In short, I think Naquin's time with the club is limited. While they took away his #72 for a big boy number, he might as well have kept #72. Of course, he could blow the doors off, if he gets a chance.

Rajai Davis is a 'glue in the cracks" sorta player, who really helps out a team in need of fourth outfielder (you see where I'm going with this). He can hit some, and can defend some, but isn't going to blow your socks off. He's got good speed, but I am already questioning his usage at the plate. I honestly don't want him anywhere near lead-off. So, I firmly expect him to hit lead off far too much. I love Terry Francona, but have begun to question his

Collin Cowgill is a borderline fourth outfielder, who has a decent glove, but hasn't exhibited much in the form of offense. He wouldn't be on this team if it wasn't for the injury issues. I don't mind him in the fourth outfielder role, if he's all you have. He has a weak arm, and has begun getting compared to Aaron "Freakin'" Cunningham. Just that alone makes me not a fan of Collin "Freakin'" Cowgill. If you remember, Cunningham launched a throw about five feet in his debut, and Cowgill's arm appears to be the same.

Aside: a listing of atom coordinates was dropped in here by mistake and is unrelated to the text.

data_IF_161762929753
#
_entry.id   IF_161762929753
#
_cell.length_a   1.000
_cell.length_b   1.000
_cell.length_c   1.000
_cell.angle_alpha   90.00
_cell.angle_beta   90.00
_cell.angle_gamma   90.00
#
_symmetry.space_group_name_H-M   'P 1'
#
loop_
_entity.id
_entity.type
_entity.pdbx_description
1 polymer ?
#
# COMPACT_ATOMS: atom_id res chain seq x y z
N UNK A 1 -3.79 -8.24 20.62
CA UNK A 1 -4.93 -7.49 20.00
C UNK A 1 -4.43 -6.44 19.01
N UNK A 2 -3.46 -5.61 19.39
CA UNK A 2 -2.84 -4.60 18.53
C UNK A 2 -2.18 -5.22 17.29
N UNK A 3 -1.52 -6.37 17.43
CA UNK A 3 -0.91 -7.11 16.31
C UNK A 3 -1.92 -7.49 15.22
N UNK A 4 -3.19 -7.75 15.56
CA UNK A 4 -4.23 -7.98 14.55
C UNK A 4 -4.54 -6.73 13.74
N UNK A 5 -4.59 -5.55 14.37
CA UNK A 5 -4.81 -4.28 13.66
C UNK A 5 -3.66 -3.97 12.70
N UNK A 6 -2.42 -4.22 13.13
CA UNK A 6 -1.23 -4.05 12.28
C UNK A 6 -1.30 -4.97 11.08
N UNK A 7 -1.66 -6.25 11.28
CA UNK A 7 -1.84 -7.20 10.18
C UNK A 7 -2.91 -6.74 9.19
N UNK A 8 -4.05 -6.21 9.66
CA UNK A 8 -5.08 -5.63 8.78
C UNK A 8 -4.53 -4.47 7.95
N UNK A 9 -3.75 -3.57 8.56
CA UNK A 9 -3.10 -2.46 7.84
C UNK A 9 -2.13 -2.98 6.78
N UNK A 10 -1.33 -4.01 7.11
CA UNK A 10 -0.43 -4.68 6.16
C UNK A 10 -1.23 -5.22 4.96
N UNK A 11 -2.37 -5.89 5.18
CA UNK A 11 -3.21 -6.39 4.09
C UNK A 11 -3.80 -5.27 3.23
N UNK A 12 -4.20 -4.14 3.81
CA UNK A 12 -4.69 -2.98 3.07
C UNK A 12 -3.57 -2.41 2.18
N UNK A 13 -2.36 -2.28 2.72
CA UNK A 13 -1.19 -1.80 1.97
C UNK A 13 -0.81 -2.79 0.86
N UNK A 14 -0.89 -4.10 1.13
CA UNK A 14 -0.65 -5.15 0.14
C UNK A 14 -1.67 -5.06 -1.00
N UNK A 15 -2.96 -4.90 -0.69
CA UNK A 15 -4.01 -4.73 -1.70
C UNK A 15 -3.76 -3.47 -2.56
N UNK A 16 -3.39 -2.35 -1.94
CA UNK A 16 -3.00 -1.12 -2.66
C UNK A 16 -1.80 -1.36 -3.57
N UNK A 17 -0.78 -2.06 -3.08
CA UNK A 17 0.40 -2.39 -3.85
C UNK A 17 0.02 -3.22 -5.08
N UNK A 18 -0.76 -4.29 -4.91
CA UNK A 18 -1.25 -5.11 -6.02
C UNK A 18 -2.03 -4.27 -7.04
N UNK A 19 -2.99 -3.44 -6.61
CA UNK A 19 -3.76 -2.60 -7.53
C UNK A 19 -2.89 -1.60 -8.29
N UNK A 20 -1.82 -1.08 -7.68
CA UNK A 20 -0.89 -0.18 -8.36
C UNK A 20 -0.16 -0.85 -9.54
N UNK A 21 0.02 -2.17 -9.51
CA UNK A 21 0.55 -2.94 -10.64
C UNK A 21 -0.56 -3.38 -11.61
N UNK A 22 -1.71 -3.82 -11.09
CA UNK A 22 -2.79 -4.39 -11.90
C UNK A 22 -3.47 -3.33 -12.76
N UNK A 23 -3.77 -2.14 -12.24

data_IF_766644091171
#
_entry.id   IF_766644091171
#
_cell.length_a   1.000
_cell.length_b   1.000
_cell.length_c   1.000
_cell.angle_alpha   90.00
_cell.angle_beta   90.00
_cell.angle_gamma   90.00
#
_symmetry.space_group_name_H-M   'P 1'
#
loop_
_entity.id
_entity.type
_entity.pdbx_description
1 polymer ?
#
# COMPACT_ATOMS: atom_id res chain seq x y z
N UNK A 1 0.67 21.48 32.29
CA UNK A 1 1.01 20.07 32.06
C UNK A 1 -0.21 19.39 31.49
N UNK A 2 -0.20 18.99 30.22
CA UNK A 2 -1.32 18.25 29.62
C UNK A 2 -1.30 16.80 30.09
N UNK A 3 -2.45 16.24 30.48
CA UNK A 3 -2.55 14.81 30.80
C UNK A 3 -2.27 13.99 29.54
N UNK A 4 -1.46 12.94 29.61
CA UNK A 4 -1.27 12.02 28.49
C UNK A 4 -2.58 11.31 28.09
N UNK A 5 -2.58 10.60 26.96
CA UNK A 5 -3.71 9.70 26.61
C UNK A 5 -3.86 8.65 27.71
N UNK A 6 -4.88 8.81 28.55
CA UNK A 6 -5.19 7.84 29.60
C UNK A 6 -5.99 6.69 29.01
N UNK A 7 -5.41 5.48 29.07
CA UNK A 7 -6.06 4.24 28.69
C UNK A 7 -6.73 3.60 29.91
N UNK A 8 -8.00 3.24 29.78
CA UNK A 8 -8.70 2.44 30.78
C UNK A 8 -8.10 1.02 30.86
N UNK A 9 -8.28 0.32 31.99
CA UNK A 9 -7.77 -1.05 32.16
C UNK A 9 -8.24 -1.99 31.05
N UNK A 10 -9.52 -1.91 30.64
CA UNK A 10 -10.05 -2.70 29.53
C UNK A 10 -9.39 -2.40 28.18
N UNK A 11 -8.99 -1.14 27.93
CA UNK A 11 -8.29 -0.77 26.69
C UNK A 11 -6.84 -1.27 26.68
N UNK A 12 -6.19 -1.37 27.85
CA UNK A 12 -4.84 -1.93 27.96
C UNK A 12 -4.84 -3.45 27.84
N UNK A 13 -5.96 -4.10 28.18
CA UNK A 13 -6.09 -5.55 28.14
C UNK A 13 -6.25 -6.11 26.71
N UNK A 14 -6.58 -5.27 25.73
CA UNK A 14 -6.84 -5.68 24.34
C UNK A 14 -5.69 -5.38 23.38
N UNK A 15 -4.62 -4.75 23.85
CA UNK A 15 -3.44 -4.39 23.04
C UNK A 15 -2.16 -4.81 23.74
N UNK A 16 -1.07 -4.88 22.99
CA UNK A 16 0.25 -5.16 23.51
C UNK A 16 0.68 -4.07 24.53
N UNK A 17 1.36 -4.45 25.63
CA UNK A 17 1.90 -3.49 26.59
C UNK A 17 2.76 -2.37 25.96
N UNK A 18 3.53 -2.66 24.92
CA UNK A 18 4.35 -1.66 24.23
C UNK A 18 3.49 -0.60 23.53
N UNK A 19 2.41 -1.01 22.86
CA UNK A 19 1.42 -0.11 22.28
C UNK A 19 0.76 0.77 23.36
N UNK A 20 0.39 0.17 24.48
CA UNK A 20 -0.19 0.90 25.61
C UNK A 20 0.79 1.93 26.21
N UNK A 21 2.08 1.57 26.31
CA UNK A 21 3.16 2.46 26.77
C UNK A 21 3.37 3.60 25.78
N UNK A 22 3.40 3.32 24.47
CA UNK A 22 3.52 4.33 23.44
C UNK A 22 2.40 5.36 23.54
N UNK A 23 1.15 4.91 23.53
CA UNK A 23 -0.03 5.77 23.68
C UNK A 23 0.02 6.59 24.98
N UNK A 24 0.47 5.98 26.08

I take away the borderline in fourth, and not because I suddenly think he's a fourth. He's a bit player with no upside. We need our starters back.

Marlon Byrd is a 38-year old power hitter with a decent glove that nobody ever brags about. The Indians grabbed him with a minor league deal that turned into a $1 million dollar Big League deal, that could turn a lot bigger if he performs. He can hit, if he doesn't regress, and is better suited to the team than, say, Lonnie Chisenhall (yeah, I said He's not a fourth outfielder, even though he can play the corners, but he's more suited to regular at bats in an outfield with good, solid regular bats.

Why I like him better than Lonnie is that he's a short-term proposition, and will be gone with the Zimmers and Fraziers make their debut some time in 2017 (or sooner, for Zimmer, but I'll get to that in a second). He should be solid this year, and adds a bat the Indians sorely need, unless you buy into Lonnie Chisenhall's offensive production.